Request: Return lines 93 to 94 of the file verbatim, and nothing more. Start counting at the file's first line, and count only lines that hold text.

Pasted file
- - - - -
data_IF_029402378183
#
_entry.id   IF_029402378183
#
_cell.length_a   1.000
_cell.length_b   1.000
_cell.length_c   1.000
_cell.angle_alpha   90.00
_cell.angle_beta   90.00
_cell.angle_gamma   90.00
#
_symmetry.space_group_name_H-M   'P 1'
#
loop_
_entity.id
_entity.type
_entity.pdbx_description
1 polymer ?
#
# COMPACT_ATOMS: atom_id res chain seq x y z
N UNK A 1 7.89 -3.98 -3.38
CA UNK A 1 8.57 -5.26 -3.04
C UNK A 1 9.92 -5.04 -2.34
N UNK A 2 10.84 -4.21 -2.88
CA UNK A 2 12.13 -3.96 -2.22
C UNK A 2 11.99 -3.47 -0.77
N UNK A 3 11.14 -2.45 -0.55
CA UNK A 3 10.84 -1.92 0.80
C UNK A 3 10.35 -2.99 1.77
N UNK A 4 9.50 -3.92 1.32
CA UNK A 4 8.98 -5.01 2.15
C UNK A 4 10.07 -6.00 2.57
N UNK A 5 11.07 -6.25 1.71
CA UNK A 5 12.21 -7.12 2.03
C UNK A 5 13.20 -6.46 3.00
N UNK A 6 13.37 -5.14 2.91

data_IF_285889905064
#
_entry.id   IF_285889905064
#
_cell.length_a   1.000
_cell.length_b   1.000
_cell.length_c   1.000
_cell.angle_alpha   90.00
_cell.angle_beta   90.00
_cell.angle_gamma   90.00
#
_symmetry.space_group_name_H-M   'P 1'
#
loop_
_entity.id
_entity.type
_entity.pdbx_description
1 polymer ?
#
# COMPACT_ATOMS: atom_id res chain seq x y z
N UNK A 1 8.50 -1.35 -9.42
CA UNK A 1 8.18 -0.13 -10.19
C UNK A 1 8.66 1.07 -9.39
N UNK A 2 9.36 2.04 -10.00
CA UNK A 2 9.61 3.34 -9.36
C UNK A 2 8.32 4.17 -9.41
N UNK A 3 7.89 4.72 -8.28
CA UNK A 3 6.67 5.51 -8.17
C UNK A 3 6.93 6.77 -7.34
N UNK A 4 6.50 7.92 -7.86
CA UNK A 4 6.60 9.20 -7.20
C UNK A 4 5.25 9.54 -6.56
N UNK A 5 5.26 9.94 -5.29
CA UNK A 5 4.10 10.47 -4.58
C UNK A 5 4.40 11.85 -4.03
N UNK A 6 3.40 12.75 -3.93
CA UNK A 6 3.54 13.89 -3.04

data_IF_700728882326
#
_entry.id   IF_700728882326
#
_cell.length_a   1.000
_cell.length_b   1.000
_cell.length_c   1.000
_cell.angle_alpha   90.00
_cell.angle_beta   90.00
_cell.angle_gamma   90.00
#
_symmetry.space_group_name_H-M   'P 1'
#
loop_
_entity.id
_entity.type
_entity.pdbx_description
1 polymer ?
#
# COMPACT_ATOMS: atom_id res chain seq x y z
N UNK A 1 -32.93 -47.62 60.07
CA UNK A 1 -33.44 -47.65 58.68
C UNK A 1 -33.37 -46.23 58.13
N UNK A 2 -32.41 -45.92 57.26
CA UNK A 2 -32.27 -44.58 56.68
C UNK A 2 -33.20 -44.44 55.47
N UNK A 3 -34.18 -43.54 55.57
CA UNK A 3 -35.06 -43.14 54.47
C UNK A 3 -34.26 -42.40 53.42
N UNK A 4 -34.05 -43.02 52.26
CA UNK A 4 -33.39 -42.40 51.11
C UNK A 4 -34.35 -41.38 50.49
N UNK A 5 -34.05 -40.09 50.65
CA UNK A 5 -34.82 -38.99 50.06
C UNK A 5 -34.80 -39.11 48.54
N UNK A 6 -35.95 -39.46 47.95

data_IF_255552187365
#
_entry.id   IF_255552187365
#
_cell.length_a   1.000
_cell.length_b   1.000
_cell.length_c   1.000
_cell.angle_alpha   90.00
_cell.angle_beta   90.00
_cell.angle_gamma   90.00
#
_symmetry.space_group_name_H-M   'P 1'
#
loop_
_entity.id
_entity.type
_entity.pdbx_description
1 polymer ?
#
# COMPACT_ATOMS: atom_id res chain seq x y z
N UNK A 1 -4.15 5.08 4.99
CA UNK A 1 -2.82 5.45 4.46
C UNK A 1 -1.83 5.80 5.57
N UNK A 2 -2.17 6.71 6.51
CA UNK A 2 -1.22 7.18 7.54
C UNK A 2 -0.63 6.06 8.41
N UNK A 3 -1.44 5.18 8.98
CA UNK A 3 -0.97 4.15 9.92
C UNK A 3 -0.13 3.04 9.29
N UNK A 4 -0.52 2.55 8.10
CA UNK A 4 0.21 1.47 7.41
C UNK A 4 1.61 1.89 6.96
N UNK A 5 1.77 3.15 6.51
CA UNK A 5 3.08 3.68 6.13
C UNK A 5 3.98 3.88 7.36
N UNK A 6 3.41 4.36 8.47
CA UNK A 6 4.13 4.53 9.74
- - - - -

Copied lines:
# COMPACT_ATOMS: atom_id res chain seq x y z
N UNK A 1 -32.93 -47.62 60.07